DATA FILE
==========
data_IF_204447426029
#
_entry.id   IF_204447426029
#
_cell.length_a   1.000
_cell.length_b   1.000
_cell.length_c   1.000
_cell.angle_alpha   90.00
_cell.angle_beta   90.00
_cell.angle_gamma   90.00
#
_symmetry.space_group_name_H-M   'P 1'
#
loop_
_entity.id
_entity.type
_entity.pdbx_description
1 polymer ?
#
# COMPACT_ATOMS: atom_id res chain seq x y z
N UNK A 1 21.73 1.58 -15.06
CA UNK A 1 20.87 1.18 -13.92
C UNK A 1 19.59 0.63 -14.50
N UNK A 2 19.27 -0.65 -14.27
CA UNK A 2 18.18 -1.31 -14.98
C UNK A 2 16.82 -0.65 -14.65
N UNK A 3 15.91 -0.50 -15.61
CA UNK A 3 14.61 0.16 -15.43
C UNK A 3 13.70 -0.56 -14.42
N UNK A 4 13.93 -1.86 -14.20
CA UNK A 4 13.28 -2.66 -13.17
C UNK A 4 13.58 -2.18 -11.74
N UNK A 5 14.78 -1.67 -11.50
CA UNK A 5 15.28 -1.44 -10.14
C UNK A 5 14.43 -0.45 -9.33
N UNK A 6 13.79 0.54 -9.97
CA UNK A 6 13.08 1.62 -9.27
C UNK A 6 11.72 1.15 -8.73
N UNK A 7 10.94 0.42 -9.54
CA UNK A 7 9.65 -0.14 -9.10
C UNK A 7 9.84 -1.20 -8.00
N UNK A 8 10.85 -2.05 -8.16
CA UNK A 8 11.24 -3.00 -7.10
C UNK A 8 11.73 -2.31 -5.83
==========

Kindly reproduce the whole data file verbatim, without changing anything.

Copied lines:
data_IF_204447426029
#
_entry.id   IF_204447426029
#
_cell.length_a   1.000
_cell.length_b   1.000
_cell.length_c   1.000
_cell.angle_alpha   90.00
_cell.angle_beta   90.00
_cell.angle_gamma   90.00
#
_symmetry.space_group_name_H-M   'P 1'
#
loop_
_entity.id
_entity.type
_entity.pdbx_description
1 polymer ?
#
# COMPACT_ATOMS: atom_id res chain seq x y z
N UNK A 1 21.73 1.58 -15.06
CA UNK A 1 20.87 1.18 -13.92
C UNK A 1 19.59 0.63 -14.50
N UNK A 2 19.27 -0.65 -14.27
CA UNK A 2 18.18 -1.31 -14.98
C UNK A 2 16.82 -0.65 -14.65
N UNK A 3 15.91 -0.50 -15.61
CA UNK A 3 14.61 0.16 -15.43
C UNK A 3 13.70 -0.56 -14.42
N UNK A 4 13.93 -1.86 -14.20
CA UNK A 4 13.28 -2.66 -13.17
C UNK A 4 13.58 -2.18 -11.74
N UNK A 5 14.78 -1.67 -11.50
CA UNK A 5 15.28 -1.44 -10.14
C UNK A 5 14.43 -0.45 -9.33
N UNK A 6 13.79 0.54 -9.97
CA UNK A 6 13.08 1.62 -9.27
C UNK A 6 11.72 1.15 -8.73
N UNK A 7 10.94 0.42 -9.54
CA UNK A 7 9.65 -0.14 -9.10
C UNK A 7 9.84 -1.20 -8.00
N UNK A 8 10.85 -2.05 -8.16
CA UNK A 8 11.24 -3.00 -7.10
C UNK A 8 11.73 -2.31 -5.83